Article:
BRIAN EASTON: Radical Uncertainty

  • Brian Easton writes –

Two senior economists challenge some of the foundations of current economics.

It is easy to criticise economic science by misrepresenting it, by selective quotations, and by ignoring that it progresses, like all sciences, by improving and abandoning old theories. The critics may go on to attack physics by citing Newton.

So it is with considerable pleasure that one engages with John Kay and Mervyn King’s Radical Uncertainty. The authors are senior economists who have taught at major universities. Each has much practical experience. Kay left senior positions in the academy to work as a consultant and as a columnist and he has written a number of earlier books (some of which I should have reviewed); King was Governor of the Bank of England from 2003 to 2013 so that he oversaw the central bank during the Global Financial Crisis.

Because it is a serious critique of economics, the book has to go back into the foundations of the discipline. A useful starting point is the distinction between ‘risk’ and ‘uncertainty’ which faces anybody thinking about, or preparing for, the future.

Briefly, risk is about where there are probabilities attached to future events; uncertainty is where there are not. The latter events include the ‘unknown unknowns’, or as Kay and King call them ‘radical uncertainties’.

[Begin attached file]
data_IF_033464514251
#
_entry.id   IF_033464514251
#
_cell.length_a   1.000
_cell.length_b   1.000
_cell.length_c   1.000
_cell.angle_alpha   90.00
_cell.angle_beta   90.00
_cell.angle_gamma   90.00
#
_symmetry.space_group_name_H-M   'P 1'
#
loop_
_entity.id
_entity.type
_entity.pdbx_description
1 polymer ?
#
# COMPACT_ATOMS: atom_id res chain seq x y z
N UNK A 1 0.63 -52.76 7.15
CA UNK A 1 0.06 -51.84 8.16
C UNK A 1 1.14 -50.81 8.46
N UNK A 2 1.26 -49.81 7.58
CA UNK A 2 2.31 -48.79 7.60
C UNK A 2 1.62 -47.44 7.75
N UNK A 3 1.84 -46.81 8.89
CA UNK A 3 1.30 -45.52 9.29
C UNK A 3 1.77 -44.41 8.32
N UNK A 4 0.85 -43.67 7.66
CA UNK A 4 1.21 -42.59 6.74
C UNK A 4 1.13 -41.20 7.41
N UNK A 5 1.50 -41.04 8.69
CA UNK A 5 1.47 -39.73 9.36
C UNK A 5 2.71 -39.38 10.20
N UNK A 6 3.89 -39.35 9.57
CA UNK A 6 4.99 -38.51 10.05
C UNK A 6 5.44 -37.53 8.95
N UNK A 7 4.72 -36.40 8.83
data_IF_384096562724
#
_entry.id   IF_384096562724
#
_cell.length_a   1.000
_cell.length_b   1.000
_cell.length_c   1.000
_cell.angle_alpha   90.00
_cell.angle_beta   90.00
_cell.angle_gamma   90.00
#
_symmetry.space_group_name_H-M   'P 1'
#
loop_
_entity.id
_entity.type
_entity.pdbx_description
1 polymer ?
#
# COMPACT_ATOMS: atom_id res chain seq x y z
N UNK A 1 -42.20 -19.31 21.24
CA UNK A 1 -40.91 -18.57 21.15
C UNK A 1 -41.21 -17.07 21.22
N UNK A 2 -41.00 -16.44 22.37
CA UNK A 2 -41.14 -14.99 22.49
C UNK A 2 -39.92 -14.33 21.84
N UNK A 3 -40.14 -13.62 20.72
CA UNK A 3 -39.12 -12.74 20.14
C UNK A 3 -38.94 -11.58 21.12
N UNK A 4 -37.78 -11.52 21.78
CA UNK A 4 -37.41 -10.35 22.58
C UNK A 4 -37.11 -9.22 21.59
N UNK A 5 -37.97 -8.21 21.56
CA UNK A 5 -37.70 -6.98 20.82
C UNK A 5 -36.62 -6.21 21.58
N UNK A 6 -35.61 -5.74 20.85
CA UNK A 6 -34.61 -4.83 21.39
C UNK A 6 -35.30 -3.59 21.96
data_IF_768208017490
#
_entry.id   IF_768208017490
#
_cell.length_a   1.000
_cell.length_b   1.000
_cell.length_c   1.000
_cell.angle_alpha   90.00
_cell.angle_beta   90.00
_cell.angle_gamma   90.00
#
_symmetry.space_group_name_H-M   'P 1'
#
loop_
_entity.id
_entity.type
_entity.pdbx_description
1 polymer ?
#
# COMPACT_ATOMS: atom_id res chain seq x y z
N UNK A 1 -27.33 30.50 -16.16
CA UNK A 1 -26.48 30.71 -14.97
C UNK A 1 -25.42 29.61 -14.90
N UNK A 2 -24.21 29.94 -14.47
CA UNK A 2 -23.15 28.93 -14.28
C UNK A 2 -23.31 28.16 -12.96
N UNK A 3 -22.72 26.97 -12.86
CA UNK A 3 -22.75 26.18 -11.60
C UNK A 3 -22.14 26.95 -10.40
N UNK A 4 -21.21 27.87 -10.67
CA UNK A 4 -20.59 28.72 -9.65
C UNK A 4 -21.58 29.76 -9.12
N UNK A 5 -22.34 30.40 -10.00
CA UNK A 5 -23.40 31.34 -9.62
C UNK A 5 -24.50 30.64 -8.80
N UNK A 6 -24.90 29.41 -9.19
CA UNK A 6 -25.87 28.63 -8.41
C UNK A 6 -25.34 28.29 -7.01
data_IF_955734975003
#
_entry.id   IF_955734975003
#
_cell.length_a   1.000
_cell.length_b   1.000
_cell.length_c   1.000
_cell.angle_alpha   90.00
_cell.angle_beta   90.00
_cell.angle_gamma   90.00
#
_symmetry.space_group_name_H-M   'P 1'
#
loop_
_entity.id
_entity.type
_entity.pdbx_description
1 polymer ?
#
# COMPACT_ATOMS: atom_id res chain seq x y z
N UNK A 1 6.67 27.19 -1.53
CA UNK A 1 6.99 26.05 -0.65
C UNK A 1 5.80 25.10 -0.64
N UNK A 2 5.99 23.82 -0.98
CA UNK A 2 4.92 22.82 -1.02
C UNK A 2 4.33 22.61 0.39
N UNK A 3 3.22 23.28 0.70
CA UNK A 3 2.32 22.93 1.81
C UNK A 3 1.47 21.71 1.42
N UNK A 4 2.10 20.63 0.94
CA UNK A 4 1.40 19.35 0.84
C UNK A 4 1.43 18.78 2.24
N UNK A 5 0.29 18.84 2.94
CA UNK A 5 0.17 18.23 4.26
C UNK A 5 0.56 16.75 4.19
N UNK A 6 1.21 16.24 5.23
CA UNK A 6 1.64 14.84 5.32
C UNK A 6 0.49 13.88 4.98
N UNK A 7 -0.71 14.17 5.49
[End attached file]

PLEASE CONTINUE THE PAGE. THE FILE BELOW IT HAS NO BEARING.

The two situations involve quite different responses. In particular there is an elaborate economic analysis which shows how to approach a decision if the probabilities are known (using insurance, for example). However, often they are not.

The example of uncertainty which Kay and King repeatedly use is former US president Barack Obama’s decision to launch the attack on Osama bin Laden. His advisers gave him probabilities of key considerations, but what is the meaning of their advice that there was an 80 per cent chance bin Laden would be in the residence they were considering targeting? Obama had to make an intuitive decision based on his judgements (which, as it happened, successfully achieved its aim).

This is but one in a wealth of examples in the book. One suspects that the two could add many more from their own experience. The Governor of our Reserve Bank would nod, given the amount of judgement required in setting the Official Cash Rate.